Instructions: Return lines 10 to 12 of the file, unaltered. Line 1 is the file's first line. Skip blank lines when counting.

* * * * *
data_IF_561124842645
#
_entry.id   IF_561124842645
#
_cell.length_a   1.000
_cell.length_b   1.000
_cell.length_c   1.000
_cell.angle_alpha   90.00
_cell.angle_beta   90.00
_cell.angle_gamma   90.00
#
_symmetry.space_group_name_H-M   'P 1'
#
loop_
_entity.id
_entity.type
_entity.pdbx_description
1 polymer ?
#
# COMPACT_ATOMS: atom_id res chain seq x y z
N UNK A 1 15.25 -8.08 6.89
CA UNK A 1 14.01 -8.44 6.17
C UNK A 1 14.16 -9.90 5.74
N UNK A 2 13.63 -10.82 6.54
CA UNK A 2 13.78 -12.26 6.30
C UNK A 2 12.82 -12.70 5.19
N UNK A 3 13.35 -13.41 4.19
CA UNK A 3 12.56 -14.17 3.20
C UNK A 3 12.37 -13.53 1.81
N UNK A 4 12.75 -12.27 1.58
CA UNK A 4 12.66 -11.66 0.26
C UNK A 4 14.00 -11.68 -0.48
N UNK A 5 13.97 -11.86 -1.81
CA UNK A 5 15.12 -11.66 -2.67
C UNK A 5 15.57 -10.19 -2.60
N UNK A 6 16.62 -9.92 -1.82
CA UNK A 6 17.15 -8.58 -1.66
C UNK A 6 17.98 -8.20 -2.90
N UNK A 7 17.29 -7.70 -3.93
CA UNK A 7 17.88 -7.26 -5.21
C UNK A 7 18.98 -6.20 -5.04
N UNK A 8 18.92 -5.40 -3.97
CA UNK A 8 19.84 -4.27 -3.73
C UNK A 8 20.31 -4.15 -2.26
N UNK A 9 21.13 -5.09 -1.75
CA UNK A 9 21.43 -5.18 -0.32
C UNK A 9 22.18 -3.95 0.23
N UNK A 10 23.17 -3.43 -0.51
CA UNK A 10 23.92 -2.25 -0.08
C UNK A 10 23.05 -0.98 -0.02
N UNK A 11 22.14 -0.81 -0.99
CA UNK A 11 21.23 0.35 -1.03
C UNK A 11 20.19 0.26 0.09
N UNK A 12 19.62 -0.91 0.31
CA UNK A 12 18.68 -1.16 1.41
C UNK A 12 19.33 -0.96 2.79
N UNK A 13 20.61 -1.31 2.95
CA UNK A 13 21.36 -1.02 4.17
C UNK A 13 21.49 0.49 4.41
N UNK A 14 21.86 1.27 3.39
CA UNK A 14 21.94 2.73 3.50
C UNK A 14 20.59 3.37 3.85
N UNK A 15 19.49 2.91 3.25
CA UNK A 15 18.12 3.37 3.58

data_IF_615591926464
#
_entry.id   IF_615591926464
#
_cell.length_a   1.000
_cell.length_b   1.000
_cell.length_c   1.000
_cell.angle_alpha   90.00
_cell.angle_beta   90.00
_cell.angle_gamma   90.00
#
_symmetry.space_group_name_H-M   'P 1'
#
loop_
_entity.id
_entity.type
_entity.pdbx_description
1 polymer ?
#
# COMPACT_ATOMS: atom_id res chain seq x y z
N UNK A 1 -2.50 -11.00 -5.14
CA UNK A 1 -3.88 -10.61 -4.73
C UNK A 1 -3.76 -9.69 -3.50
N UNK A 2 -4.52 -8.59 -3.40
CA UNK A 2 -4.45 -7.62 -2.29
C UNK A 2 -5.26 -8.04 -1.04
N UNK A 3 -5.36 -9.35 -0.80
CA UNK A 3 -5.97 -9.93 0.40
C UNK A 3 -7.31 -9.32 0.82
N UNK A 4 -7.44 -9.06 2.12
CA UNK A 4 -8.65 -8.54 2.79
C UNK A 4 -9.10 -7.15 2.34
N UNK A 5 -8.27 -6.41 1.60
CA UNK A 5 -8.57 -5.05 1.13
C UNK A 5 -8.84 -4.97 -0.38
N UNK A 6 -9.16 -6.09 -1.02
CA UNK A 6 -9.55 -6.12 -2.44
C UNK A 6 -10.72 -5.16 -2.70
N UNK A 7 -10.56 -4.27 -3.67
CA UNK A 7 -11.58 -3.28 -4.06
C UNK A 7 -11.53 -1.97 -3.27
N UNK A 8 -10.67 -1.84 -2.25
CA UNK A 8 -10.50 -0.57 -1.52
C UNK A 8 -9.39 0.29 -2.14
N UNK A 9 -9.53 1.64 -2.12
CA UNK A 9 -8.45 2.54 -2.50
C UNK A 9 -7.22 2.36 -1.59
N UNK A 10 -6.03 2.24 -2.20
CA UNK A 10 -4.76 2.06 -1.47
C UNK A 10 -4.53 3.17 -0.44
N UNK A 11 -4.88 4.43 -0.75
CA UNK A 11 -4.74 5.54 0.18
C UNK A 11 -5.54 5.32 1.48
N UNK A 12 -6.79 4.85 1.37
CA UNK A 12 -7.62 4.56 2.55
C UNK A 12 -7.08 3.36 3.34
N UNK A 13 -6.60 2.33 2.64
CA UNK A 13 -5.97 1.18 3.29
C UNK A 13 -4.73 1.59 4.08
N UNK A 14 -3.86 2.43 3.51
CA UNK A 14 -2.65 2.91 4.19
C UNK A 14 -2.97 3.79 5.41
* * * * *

_cell.angle_gamma   90.00
#
_symmetry.space_group_name_H-M   'P 1'